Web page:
Heights High students train as first responders
Two Cleveland Heights High School students, along with a few dozen students from other districts, learned how to fight fires and respond to emergencies at the Cuyahoga County Community College Public Safety Training Center during a two-week program in June. Students learned how to hose down a controlled car fire, conduct a search and rescue operation and respond to a hazmat incident.
During a hazmat exercise, Mike Sieman, who will be a Heights High sophomore in the fall, played the role of scene commander. Wearing full fire gear, he relayed information to a dispatcher on a radio handset as a hazmat team surrounded a car at the far end of a parking lot. “We have a hazmat team entering the hot zone,” he told the dispatcher.
“The hands-on fire training is interesting,” Sieman said. “We’re all engaged. They are giving us different real-life scenarios.”
Located on the Tri-C Western Campus in Parma, the training center was dedicated in 2016 to address a critical need for public safety training in Northeast Ohio. A Key Bank Foundation grant of $1.4 million supports the center and includes a campaign to recruit minority and female candidates for first-responder jobs. The grant also supports the summer academy, which is tuition-free.
“There is a need to get more women and minorities involved in public safety and give them opportunities to be in leadership roles,” said Terry Muff, project manager for public safety education at Tri-C. “This program gives them hands-on experience. We gear them up 100 percent, so they understand what it’s like.”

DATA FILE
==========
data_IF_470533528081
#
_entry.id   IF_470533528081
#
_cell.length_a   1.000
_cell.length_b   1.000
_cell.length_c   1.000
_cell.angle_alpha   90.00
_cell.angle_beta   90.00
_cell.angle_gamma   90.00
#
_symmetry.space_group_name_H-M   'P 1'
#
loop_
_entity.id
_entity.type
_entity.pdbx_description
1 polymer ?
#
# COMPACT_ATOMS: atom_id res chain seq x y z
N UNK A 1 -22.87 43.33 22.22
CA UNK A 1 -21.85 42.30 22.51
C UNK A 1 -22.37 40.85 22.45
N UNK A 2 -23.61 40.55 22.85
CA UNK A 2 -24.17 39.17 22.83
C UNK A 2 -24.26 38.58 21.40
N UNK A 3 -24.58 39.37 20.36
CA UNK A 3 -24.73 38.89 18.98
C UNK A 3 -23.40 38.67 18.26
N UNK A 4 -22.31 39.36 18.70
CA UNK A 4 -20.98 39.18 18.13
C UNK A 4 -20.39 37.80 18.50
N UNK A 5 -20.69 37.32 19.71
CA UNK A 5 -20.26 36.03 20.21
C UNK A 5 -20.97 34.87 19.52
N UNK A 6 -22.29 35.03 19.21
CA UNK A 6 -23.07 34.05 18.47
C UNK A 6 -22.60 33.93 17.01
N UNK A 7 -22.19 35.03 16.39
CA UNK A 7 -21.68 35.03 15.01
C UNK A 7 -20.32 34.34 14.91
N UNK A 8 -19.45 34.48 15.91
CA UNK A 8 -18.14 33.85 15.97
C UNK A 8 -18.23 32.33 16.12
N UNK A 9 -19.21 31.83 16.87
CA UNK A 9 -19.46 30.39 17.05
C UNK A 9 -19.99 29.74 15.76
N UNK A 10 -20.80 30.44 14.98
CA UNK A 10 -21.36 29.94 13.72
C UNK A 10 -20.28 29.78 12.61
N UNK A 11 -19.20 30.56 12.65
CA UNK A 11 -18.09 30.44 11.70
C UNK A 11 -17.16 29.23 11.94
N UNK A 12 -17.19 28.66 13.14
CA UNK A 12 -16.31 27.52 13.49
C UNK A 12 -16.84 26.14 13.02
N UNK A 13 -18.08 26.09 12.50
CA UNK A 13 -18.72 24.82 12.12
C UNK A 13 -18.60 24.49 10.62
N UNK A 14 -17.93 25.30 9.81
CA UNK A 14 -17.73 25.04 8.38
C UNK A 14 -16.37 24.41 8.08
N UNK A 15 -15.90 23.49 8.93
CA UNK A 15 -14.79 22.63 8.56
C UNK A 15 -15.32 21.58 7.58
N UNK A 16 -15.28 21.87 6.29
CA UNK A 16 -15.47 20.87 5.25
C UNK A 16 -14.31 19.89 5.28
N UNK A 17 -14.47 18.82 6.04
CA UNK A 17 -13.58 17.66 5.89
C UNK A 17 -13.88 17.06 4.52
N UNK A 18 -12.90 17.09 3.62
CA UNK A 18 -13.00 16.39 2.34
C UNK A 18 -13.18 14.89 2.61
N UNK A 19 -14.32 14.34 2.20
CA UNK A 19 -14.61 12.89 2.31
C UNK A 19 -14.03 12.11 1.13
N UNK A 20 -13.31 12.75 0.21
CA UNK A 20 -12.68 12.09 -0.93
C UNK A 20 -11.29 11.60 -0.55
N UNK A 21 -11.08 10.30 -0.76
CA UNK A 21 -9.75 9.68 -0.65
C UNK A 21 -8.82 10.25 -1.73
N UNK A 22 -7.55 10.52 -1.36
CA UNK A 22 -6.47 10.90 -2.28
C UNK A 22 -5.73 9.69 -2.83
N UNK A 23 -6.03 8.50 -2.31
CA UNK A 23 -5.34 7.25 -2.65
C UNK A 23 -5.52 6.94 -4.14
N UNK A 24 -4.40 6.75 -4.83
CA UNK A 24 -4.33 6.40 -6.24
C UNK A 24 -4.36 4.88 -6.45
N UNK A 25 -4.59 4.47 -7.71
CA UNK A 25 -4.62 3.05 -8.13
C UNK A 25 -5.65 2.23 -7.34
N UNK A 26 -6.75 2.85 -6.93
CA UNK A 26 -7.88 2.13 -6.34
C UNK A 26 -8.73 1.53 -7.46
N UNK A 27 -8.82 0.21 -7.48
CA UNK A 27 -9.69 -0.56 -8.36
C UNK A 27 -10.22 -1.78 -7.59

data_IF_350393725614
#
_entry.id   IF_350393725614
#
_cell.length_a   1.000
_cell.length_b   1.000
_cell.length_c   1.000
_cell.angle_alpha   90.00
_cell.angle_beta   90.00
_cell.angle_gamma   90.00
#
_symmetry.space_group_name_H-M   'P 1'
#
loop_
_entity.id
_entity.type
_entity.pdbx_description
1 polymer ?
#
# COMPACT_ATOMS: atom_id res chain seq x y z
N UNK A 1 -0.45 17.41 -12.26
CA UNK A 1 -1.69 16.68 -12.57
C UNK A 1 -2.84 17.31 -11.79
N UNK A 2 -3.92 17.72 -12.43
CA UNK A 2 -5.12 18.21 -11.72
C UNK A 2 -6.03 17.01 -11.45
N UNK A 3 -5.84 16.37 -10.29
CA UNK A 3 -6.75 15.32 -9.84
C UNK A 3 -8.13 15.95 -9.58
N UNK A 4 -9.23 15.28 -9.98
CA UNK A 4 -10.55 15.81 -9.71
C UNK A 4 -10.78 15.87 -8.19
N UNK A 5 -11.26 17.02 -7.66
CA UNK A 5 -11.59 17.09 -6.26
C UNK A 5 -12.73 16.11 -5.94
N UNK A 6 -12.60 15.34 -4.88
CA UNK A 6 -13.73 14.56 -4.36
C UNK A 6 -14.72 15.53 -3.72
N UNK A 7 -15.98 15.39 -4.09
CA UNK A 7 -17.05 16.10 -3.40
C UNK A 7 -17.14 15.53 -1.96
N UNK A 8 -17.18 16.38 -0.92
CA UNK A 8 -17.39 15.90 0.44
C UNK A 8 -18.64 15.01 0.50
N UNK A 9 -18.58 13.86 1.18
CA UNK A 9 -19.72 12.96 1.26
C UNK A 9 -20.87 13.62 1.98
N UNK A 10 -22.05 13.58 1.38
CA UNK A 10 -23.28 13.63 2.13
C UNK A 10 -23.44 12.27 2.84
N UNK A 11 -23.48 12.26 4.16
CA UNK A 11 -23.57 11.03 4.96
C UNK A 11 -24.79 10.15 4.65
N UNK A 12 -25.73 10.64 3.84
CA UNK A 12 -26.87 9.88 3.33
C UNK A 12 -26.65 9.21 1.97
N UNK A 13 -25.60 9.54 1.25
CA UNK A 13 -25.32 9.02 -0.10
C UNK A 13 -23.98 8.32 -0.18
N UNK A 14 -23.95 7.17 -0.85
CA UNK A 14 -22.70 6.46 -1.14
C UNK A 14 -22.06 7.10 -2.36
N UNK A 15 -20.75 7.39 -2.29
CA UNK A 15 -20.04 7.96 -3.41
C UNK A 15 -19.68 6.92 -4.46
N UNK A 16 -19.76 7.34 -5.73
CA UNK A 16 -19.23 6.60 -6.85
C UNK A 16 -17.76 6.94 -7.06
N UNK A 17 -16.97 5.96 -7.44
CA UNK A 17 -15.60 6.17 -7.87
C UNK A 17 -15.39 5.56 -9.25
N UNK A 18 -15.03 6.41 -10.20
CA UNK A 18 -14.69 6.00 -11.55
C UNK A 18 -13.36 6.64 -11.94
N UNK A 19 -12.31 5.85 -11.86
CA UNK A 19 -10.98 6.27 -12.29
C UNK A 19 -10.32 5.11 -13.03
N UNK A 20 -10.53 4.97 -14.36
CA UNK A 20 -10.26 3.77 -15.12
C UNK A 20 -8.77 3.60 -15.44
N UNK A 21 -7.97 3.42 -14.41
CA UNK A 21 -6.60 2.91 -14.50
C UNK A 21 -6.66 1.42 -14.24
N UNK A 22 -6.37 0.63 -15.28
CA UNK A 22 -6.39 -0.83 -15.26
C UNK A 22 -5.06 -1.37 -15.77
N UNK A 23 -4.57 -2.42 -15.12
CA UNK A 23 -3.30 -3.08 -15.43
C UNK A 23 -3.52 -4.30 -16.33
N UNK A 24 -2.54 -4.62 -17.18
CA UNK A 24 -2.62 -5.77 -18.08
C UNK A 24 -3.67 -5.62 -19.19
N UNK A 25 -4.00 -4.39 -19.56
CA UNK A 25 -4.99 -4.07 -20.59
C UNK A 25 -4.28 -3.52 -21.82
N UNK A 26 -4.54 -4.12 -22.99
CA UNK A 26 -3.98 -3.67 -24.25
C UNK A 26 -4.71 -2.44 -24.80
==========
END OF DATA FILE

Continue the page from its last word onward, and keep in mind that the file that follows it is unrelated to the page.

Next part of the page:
James Copeland, a director of the Tri-C training center, said many students in high school public safety programs return to Tri-C and become first responders. “This is where the career path starts,” he said. “It all starts with the career programs in the schools.”
Sieman said he is considering the Tri-Heights Fire Tech program, based at Warrensville Heights High School. Open to juniors and seniors, the Tri-Heights Fire Tech program started in 2016 and serves students from Warrensville Heights, Maple Heights, Bedford Heights, Cleveland Heights and Shaker Heights. The program provides students 60 credit hours toward an associate’s degree, emergency medical training and a firefighter’s license, with certification.
Kÿler Harris, who will be a Heights High senior, also participated in the program. You can see a Spectrum News 1 story that includes Sieman here: https://bit.ly/30OfZ8l.
Harlan Spector is a Cleveland-area writer and a communications consultant for Warrensville Heights City Schools.